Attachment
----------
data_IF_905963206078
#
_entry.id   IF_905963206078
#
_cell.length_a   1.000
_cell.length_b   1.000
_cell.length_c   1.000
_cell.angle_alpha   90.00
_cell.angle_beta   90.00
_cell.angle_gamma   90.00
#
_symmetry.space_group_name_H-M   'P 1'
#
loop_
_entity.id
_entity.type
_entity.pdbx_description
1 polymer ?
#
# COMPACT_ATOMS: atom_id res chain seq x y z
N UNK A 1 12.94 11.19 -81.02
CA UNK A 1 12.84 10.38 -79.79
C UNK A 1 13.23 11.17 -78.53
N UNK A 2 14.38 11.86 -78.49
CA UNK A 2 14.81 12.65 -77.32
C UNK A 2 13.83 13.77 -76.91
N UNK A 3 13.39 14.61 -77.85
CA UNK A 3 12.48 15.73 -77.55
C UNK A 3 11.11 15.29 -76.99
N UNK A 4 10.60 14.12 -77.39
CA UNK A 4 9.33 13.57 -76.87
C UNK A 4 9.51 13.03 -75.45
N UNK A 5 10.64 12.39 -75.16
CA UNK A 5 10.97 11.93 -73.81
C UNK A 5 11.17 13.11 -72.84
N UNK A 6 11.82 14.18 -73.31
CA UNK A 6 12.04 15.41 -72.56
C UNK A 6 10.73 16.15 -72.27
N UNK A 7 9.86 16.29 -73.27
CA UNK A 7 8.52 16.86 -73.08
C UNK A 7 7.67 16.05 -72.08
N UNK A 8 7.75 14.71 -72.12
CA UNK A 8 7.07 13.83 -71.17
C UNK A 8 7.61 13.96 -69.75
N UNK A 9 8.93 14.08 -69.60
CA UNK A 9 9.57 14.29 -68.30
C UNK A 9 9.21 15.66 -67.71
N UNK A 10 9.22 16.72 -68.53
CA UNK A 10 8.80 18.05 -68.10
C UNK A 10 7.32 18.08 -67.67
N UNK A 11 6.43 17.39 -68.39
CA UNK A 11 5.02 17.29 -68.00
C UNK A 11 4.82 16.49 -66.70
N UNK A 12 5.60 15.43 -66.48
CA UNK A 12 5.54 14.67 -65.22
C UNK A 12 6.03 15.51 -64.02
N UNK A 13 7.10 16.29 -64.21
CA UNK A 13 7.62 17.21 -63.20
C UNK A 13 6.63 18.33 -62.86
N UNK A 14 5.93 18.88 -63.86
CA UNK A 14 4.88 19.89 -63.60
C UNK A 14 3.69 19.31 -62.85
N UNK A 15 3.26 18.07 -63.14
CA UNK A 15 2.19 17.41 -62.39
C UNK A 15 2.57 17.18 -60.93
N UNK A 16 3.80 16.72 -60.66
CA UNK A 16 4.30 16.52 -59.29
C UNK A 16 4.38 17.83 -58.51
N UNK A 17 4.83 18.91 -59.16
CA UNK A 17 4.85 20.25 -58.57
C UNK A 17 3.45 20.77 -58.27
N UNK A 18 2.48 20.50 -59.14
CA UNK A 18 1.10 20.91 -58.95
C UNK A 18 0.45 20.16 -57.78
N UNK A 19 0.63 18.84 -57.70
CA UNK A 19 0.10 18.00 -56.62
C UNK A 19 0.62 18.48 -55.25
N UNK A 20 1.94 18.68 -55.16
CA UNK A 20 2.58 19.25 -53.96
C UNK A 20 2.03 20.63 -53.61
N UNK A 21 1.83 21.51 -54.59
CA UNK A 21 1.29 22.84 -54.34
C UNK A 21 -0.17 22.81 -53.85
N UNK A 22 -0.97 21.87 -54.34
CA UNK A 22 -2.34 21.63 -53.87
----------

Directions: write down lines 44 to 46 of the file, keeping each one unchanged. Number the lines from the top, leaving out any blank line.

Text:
C UNK A 8 7.61 13.96 -69.75
N UNK A 9 8.93 14.08 -69.60
CA UNK A 9 9.57 14.29 -68.30